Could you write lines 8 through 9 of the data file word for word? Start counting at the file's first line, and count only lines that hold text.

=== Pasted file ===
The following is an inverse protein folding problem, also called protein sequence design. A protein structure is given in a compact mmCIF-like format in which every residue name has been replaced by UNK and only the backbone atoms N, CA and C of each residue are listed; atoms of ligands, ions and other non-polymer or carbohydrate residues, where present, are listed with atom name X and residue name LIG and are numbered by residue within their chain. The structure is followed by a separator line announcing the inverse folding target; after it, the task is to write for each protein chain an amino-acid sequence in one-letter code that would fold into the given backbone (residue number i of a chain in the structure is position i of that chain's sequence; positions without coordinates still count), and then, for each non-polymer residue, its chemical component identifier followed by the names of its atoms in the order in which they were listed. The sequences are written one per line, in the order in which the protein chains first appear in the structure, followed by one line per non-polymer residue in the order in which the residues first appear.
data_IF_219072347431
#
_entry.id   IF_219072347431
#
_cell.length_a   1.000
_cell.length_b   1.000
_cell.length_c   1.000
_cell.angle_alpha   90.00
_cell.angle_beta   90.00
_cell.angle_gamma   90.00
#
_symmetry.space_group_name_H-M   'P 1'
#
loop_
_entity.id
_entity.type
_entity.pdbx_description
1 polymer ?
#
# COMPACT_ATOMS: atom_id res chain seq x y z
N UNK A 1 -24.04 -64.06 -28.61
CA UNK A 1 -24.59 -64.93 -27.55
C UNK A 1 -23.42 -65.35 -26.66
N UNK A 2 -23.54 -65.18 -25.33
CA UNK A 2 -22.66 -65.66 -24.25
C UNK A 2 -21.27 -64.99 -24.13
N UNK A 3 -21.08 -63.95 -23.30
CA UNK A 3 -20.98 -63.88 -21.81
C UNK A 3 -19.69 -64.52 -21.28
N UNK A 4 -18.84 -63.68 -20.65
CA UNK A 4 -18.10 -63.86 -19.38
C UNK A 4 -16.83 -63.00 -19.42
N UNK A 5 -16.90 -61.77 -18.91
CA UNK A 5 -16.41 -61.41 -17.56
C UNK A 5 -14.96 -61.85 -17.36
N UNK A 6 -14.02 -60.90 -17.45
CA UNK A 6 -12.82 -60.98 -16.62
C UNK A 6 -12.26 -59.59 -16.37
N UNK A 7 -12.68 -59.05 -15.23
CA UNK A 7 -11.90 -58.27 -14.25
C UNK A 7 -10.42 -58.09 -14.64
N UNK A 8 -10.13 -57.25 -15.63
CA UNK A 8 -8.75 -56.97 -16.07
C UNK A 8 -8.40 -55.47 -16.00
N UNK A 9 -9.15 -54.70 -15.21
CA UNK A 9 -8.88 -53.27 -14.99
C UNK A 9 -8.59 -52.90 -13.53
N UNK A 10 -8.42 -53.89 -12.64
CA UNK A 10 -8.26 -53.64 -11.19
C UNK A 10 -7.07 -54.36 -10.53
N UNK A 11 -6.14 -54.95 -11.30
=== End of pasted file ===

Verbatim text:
_cell.length_c   1.000
_cell.angle_alpha   90.00